- touch screen (focus point choice, additional menus...)
- video
- flash work
- swivel lcd/evf (very useful, I can testify!)

And, the DOF issue is nullified by the stop of difference in lots of instances by the higher SS.

And last but not least, I'd not trade a PASMC dial for the SS one, from a practical point of view.

I think a similar comparison can be made for almost all other bodies, and a system is not only lenses. The article on TOP would have been perfectly ok, if it said best lens line-up for mirrorless cameras that should appeal to retro/nostalgic photographers.
 

OzRay

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I just had another look at TOP and noticed this quote in the featured comments:

The new Sony FE Mount is something altogether different. As far as I am aware there is not another camera manafacturer that has done anything similar in producing a body that can use pretty much almost any lens in existence."

WTF?
 

lightmonkey

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olympus has GEMS in the 25/1.8 and 45/1.8. everytime its in my hand i just marvel at how small they are.
 

janneman

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I agree on the article mostly being about the right way to do things (like Fuji, steadily building a coherent lens line up) and the wrong way to do things (Sony with several more or less compatible mounts and all over the place). The article is not so much about all other brands.
When it comes to that, it gets very personal (what do I need, what do you need), and there are more brands that are not exactly wonderful in their line up. I left Nikon because of their lack of small affordable DX primes (they had a 35mm that was a nice standard on their DX, but nothing wider and the new generation FF lenses were expensive and big.
It took Olympus and Panasonic some time before they realised mirrorless was not just an alternative for compacts, and their lenses and camera's showed that. But once they got the message, they managed to build a very respectable system quite fast, and as far as I can see it is getting pretty complete now. Small, middle and big bodies with and without evf's, a wide range of lenses, most things are here already. Just a few more faster zooms and long primes and the basic system is complete (and they are on the way). Perhaps a tilt&shift or two, a longer macro lens and a below system, perhaps a prime with build in central shutter, and a bit more on the flash system (I would still go Metz if I needed serious flash), but we are getting into specialist territory with that kind of stuff.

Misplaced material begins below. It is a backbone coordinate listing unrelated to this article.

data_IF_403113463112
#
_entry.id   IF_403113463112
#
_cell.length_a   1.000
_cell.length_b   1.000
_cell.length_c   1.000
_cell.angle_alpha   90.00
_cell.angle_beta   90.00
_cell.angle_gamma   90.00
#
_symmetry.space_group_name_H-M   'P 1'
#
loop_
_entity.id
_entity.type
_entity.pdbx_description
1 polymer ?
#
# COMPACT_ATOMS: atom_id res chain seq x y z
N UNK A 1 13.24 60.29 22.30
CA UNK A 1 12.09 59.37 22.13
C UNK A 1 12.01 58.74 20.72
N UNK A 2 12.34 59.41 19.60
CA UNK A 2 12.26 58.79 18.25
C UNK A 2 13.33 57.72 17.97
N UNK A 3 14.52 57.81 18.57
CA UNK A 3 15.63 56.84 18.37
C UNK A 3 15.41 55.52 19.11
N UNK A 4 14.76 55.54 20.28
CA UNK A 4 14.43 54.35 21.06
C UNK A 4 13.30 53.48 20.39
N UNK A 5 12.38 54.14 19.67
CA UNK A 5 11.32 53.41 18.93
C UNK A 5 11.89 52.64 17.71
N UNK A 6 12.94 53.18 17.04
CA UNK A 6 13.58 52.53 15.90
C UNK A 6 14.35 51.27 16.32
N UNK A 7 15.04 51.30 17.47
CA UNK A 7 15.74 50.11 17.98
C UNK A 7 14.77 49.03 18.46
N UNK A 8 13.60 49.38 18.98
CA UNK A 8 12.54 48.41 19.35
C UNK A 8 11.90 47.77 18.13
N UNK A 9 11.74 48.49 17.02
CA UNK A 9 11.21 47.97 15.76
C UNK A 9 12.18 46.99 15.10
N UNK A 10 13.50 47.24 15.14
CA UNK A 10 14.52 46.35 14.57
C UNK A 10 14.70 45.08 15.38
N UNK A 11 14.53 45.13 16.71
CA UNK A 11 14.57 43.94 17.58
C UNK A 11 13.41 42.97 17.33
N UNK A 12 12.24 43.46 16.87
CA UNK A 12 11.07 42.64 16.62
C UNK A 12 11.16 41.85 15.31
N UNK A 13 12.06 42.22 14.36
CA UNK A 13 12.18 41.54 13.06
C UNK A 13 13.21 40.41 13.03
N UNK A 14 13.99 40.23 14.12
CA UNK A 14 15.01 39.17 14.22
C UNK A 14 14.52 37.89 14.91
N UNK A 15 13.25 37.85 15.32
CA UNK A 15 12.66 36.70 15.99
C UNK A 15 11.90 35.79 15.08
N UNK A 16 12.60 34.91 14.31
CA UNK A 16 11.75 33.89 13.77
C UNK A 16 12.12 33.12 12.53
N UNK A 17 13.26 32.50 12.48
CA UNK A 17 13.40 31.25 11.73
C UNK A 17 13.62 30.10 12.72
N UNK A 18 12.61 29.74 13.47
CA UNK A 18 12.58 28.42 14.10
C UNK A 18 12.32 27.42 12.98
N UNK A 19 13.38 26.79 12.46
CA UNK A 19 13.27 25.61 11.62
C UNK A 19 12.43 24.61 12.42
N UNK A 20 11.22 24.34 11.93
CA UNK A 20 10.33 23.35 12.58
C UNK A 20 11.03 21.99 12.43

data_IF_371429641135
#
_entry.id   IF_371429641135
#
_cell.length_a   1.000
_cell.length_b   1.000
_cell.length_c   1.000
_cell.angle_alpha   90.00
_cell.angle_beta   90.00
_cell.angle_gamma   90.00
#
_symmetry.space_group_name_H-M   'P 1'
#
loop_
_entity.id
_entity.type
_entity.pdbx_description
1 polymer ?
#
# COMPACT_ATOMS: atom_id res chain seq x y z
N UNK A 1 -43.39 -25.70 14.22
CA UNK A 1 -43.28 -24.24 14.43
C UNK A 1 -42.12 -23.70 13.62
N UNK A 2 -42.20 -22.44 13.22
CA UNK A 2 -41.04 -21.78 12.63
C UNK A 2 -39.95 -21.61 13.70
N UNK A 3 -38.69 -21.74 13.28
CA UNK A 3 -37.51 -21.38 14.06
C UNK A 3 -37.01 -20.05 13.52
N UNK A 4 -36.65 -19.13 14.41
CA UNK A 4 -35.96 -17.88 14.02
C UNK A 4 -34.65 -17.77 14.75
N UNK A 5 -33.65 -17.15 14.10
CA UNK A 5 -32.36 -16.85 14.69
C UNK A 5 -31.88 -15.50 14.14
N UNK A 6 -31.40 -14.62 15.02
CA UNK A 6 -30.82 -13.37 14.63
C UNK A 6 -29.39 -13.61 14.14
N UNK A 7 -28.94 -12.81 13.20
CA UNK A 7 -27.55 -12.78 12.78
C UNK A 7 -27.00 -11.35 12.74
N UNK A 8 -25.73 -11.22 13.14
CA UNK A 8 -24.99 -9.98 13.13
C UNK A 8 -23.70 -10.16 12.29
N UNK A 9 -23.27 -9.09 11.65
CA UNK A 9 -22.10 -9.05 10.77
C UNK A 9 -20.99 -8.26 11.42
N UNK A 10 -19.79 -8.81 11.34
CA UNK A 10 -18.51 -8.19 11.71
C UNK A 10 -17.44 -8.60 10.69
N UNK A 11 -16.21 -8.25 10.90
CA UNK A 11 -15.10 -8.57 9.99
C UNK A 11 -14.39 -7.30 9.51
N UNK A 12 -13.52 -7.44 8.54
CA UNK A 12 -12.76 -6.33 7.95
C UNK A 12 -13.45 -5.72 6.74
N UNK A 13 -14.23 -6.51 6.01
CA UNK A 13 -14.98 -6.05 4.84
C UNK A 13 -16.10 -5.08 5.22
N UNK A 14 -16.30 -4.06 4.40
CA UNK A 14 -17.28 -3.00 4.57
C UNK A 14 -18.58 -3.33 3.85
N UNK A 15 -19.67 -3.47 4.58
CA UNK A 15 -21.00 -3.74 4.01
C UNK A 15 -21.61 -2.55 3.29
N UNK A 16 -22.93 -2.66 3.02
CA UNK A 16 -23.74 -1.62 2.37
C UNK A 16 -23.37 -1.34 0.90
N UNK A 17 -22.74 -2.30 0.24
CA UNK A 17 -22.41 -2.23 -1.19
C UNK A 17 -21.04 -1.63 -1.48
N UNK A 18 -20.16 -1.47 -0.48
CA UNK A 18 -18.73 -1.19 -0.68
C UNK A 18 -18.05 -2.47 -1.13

usayit

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Forgetting Sony has provided quite a bit of backwards compatibility?

Forgetting Sony has provided a backward compatibility to a whole battery of lenses dating back to the Minolta A-mount? This includes backward compatibility with the crop E-mount lenses for the former NEX system.

Forgetting that its easy to build consistency across a system that is barely 2 years old? Try maintaining that through the legacy of time.


Yeh.. the more I read that article and think about the more I think WTF is he talking about? Sony has its faults (proprietary format fights, incoherent messaging, etc) but to say one system is the best simply because of the faults of its competitor is pretty.. well.. far fetched.

PS> My father's camera, Minolta Maxxum 7000, with its kit zoom and beer can telephoto zoom can be still used with Sony's alphas... that's going back to 1982-ish.